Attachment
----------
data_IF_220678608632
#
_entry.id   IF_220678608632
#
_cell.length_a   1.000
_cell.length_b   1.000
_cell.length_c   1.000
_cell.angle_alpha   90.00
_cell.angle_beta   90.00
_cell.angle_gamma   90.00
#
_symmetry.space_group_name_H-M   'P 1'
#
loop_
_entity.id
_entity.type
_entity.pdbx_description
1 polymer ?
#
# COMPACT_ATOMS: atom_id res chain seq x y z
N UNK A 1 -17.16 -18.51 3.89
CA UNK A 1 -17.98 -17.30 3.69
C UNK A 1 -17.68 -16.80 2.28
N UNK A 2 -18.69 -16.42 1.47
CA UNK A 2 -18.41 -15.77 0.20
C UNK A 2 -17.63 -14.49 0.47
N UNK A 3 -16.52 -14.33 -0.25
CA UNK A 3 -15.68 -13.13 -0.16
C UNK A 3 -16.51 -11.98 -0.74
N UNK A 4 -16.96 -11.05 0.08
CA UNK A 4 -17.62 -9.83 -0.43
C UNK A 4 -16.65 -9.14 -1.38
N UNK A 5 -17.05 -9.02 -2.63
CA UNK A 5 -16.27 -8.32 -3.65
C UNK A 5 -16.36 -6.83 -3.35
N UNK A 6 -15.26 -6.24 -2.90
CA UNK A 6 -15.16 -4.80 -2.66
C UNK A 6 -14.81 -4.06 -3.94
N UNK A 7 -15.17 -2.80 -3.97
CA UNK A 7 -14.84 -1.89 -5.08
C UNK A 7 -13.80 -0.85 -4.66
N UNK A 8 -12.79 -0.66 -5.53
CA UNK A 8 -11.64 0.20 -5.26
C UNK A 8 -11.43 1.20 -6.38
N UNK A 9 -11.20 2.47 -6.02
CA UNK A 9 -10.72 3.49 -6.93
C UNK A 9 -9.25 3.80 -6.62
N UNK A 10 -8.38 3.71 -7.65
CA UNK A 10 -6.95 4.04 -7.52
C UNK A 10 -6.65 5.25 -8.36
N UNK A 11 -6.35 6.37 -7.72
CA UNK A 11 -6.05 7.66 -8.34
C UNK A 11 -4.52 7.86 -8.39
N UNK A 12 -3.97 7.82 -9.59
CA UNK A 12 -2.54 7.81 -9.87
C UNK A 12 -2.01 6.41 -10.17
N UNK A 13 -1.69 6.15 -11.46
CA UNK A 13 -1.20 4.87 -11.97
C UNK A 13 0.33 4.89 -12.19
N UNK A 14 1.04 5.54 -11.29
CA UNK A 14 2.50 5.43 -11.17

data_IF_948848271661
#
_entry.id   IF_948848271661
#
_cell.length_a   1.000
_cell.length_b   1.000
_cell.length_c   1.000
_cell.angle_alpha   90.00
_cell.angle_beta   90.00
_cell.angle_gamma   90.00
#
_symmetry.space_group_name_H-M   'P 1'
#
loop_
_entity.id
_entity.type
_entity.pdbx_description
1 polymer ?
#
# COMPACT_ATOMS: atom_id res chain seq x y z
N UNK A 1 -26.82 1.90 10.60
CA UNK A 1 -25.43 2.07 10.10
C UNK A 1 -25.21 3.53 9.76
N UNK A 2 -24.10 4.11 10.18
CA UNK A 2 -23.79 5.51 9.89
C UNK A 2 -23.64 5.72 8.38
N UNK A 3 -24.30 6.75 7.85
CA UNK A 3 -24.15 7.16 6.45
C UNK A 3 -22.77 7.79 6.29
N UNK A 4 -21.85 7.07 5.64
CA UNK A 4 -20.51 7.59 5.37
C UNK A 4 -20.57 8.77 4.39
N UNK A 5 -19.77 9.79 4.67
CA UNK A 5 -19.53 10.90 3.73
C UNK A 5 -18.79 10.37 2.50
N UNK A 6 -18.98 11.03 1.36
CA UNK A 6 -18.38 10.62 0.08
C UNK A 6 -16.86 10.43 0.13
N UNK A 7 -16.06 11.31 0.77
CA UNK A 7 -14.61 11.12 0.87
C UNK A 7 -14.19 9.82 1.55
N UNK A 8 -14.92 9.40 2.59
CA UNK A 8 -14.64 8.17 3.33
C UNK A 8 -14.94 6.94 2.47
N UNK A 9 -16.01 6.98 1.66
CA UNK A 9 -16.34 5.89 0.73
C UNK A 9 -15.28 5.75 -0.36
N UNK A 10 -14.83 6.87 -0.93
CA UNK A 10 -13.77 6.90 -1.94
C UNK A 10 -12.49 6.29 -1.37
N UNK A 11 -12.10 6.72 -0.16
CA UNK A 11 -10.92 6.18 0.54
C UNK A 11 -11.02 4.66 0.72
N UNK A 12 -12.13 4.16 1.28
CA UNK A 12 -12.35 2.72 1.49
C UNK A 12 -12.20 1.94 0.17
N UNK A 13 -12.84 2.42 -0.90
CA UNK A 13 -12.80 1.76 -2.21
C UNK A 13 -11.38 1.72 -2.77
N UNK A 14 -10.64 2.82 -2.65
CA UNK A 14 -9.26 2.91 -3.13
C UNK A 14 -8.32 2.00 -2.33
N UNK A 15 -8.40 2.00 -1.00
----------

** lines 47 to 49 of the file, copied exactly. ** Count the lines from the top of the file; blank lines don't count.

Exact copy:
C UNK A 9 -9.25 3.80 -6.62
N UNK A 10 -8.38 3.71 -7.65
CA UNK A 10 -6.95 4.04 -7.52